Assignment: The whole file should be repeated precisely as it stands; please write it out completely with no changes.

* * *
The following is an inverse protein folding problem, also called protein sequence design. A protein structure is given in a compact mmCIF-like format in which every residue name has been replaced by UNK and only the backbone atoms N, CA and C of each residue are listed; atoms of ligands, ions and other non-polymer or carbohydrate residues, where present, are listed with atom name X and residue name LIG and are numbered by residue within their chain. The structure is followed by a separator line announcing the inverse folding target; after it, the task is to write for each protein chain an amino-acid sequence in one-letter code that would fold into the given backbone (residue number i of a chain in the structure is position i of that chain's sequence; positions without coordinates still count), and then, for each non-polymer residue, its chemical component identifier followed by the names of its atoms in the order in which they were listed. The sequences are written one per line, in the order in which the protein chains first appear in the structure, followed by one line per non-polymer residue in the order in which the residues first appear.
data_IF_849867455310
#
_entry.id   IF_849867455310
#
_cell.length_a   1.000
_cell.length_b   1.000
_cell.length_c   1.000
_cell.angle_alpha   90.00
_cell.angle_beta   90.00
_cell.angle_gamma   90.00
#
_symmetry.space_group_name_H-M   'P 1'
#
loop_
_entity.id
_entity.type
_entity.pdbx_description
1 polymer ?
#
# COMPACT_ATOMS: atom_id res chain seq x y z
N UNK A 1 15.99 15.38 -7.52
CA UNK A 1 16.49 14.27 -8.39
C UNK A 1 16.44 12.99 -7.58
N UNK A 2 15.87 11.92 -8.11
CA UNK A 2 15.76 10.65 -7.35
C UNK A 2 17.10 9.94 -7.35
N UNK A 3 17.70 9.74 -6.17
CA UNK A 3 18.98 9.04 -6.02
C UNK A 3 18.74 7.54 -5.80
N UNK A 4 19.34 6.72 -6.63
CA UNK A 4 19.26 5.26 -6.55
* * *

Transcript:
The following is an inverse protein folding problem, also called protein sequence design. A protein structure is given in a compact mmCIF-like format in which every residue name has been replaced by UNK and only the backbone atoms N, CA and C of each residue are listed; atoms of ligands, ions and other non-polymer or carbohydrate residues, where present, are listed with atom name X and residue name LIG and are numbered by residue within their chain. The structure is followed by a separator line announcing the inverse folding target; after it, the task is to write for each protein chain an amino-acid sequence in one-letter code that would fold into the given backbone (residue number i of a chain in the structure is position i of that chain's sequence; positions without coordinates still count), and then, for each non-polymer residue, its chemical component identifier followed by the names of its atoms in the order in which they were listed. The sequences are written one per line, in the order in which the protein chains first appear in the structure, followed by one line per non-polymer residue in the order in which the residues first appear.
data_IF_849867455310
#
_entry.id   IF_849867455310
#
_cell.length_a   1.000
_cell.length_b   1.000
_cell.length_c   1.000
_cell.angle_alpha   90.00
_cell.angle_beta   90.00
_cell.angle_gamma   90.00
#
_symmetry.space_group_name_H-M   'P 1'
#
loop_
_entity.id
_entity.type
_entity.pdbx_description
1 polymer ?
#
# COMPACT_ATOMS: atom_id res chain seq x y z
N UNK A 1 15.99 15.38 -7.52
CA UNK A 1 16.49 14.27 -8.39
C UNK A 1 16.44 12.99 -7.58
N UNK A 2 15.87 11.92 -8.11
CA UNK A 2 15.76 10.65 -7.35
C UNK A 2 17.10 9.94 -7.35
N UNK A 3 17.70 9.74 -6.17
CA UNK A 3 18.98 9.04 -6.02
C UNK A 3 18.74 7.54 -5.80
N UNK A 4 19.34 6.72 -6.63
CA UNK A 4 19.26 5.26 -6.55